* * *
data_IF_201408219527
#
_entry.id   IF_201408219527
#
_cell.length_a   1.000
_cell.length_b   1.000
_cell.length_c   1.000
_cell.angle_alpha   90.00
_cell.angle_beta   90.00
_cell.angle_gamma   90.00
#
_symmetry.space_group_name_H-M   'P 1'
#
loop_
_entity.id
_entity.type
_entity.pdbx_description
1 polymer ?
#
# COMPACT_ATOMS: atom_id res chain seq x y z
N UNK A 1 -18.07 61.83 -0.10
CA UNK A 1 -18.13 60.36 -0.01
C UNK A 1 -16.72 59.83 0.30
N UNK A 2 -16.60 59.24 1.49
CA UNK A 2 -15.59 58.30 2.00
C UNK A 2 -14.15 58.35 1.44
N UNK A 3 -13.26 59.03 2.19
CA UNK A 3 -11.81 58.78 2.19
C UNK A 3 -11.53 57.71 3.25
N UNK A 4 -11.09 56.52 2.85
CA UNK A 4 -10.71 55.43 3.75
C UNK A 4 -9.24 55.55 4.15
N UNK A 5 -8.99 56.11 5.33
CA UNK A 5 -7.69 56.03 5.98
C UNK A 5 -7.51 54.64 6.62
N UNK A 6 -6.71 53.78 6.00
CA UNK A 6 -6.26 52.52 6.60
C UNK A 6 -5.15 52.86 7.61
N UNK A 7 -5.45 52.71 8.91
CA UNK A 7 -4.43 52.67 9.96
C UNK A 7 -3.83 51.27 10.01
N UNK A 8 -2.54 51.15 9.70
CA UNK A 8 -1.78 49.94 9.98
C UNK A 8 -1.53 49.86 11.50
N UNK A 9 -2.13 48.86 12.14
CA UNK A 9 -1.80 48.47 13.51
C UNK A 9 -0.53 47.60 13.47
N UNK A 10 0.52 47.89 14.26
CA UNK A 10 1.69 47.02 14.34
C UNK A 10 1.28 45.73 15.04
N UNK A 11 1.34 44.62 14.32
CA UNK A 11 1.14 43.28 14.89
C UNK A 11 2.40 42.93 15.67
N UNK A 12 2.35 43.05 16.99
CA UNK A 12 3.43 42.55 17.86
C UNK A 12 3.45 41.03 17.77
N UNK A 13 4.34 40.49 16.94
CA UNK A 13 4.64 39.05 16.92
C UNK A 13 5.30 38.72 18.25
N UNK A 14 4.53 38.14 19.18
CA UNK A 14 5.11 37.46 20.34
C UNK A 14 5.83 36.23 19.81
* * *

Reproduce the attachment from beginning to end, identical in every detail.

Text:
data_IF_201408219527
#
_entry.id   IF_201408219527
#
_cell.length_a   1.000
_cell.length_b   1.000
_cell.length_c   1.000
_cell.angle_alpha   90.00
_cell.angle_beta   90.00
_cell.angle_gamma   90.00
#
_symmetry.space_group_name_H-M   'P 1'
#
loop_
_entity.id
_entity.type
_entity.pdbx_description
1 polymer ?
#
# COMPACT_ATOMS: atom_id res chain seq x y z
N UNK A 1 -18.07 61.83 -0.10
CA UNK A 1 -18.13 60.36 -0.01
C UNK A 1 -16.72 59.83 0.30
N UNK A 2 -16.60 59.24 1.49
CA UNK A 2 -15.59 58.30 2.00
C UNK A 2 -14.15 58.35 1.44
N UNK A 3 -13.26 59.03 2.19
CA UNK A 3 -11.81 58.78 2.19
C UNK A 3 -11.53 57.71 3.25
N UNK A 4 -11.09 56.52 2.85
CA UNK A 4 -10.71 55.43 3.75
C UNK A 4 -9.24 55.55 4.15
N UNK A 5 -8.99 56.11 5.33
CA UNK A 5 -7.69 56.03 5.98
C UNK A 5 -7.51 54.64 6.62
N UNK A 6 -6.71 53.78 6.00
CA UNK A 6 -6.26 52.52 6.60
C UNK A 6 -5.15 52.86 7.61
N UNK A 7 -5.45 52.71 8.91
CA UNK A 7 -4.43 52.67 9.96
C UNK A 7 -3.83 51.27 10.01
N UNK A 8 -2.54 51.15 9.70
CA UNK A 8 -1.78 49.94 9.98
C UNK A 8 -1.53 49.86 11.50
N UNK A 9 -2.13 48.86 12.14
CA UNK A 9 -1.80 48.47 13.51
C UNK A 9 -0.53 47.60 13.47
N UNK A 10 0.52 47.89 14.26
CA UNK A 10 1.69 47.02 14.34
C UNK A 10 1.28 45.73 15.04
N UNK A 11 1.34 44.62 14.32
CA UNK A 11 1.14 43.28 14.89
C UNK A 11 2.40 42.93 15.67
N UNK A 12 2.35 43.05 16.99
CA UNK A 12 3.43 42.55 17.86
C UNK A 12 3.45 41.03 17.77
N UNK A 13 4.34 40.49 16.94
CA UNK A 13 4.64 39.05 16.92
C UNK A 13 5.30 38.72 18.25
N UNK A 14 4.53 38.14 19.18
CA UNK A 14 5.11 37.46 20.34
C UNK A 14 5.83 36.23 19.81